30 Years of Indo-Israel Diplomatic Relations

Ever since the establishment of full diplomatic relations in 1992, the defence partnership between the two countries has continuously gained momentum and strength. The future growth trajectory of defence cooperation between India-Israel looks promising

By Nina Slama

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Prime Minister Narendra Modi with former Israeli Prime Minister Benjamin Netanyahu

On January 29, 2022, India and Israel celebrated 30 years of diplomatic relations. Both countries today have strategic relations in a wide range of sectors such as defence, agriculture and trade which started three decades ago. Since its inception in 1948, the Jewish state wanted to have full diplomatic relations with India. However, Indian Prime Minister Jawaharlal Nehru (1947-1964) adopted a pro-Arab policy because of domestic, and international compulsions. Nevertheless, Israel was always ready to assist India in times of need.

Israel shared intelligence and provided weapons to India during its war against China in 1962 and its wars against Pakistan in 1965 and 1971. Following the establishment of the Research and Analysis Wing (RAW) in 1968, PM Indira Gandhi (1966-1977) allowed R. N. Rao, to develop secret relations with the Israeli Mossad which operated as an alternate diplomatic service of the Israeli foreign ministry and maintained relations with intelligence agencies of countries that did not have diplomatic relations with Israel. The Mossad was able to overcome the political and economic restrictions that India imposed on Israel by offering military, medical and agriculture assistance through secret and informal channels.

In the late 70s when the Janata Party came to power after defeating the Congress party, Israel hoped that Prime Minister Morarji Desai and his Minister of External Affairs (MEA) Atal Bihari Vajpayee would change their policy towards the Jewish state. However, the Minister for External Affairs Vajpayee was not willing to upset the relations with Arab and Muslim states in West Asia and continued to maintain an anti-Israeli approach. However, India continued to officially promote a pro-Arab policy while maintaining back-door relations with Israel through secret channels. In August 1977, Israel MEA Moshe Dayan secretly visited India and met PM Desai. The Indian PM’s office and Intelligence agency organised the meeting without involving India’s foreign ministry. The objective of the meeting was to normalize the relations between the two countries. Before Dayan’s visit to India, PM Desai and Israeli Defence Minister Ezer Weizman secretly met in the United Kingdom. The purpose of this meeting was to sell Israeli technologies to India. In June 1979, Desai’s principal secretary V. Shankar paid an official visit to Israel to procure weapons and ammunition via Cyprus.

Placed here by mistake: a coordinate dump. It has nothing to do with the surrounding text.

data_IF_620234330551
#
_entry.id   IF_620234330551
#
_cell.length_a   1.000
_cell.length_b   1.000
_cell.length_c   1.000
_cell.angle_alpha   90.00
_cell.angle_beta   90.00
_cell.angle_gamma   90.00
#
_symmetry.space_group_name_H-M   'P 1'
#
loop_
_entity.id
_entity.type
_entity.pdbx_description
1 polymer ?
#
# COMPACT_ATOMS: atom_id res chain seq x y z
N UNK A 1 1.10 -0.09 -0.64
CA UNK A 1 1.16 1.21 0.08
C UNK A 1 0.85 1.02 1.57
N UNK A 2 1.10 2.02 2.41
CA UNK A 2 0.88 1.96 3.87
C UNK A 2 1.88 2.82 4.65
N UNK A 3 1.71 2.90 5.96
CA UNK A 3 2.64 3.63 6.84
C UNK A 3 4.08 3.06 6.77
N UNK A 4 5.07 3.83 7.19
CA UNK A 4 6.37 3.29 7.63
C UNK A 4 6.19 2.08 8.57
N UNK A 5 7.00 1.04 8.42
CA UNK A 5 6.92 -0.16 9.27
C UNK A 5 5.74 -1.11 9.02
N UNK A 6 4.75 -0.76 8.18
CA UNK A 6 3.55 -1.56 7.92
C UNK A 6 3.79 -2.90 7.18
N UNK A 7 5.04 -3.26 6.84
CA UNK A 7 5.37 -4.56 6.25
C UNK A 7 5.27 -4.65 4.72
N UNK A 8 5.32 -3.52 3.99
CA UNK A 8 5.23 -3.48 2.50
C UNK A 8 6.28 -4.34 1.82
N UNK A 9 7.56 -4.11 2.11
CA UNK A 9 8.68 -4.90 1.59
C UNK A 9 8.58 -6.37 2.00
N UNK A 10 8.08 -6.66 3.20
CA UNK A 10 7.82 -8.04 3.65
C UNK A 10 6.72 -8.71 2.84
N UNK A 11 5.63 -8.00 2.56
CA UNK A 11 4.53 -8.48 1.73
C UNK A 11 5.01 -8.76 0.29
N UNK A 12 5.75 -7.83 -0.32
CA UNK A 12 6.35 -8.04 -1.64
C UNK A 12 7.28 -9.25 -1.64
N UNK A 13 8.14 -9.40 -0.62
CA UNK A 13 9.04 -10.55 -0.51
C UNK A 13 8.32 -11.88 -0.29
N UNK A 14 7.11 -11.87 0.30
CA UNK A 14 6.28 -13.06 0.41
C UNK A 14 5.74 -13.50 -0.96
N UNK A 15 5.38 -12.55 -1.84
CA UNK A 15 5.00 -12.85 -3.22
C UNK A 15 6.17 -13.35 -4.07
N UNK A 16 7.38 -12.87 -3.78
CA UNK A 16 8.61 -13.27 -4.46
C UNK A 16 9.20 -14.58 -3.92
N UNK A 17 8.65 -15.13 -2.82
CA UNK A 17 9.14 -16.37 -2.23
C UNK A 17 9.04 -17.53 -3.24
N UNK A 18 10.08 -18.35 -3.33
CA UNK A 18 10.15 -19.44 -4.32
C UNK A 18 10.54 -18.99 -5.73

Jawaharlal Nehru followed a pro-Arab policy and shunned Israel because of domestic, and international compulsions. His daughter Indira Gandhi followed suit but allowed R. N. Rao and RAW to keep secret relations with Mossad which secretly maintained cordial relations with intelligence agencies of countries that did not have diplomatic relations with Israel

During her second term in power, Indira Gandhi (1980-1984) continued to promote a pro-Arab policy and condemned Israel for destroying the Iraqi nuclear facility Osirak in 1981 and invading Lebanon in 1982. Israeli Consul in Mumbai Yossef Hassin criticized India’s approach toward the Jewish state. India reacted to this by expelling the Israeli Consul and severing its relations with Israel in 1982. However, PM Indira Gandhi allowed the Indian intelligence agencies to consult Israel on security and intelligence matters.


Meanwhile, Rajiv Gandhi (1984-1989) who came to power after Indira Gandhi’s assassination in 1984 had a different approach to politics and foreign policy. He was not tied to the traditional policy of the INC or afraid to engage with countries like the United States (USA), China and Israel that did not have good relations with India. In September 1985, he met Israeli PM Shimon Peres at the United Nations (UN). This was the first time that the PMs of both countries met. However, in spite of his willingness to improve the relations between the countries, Rajiv Gandhi wasn’t able to do much because of domestic pulls and pressures.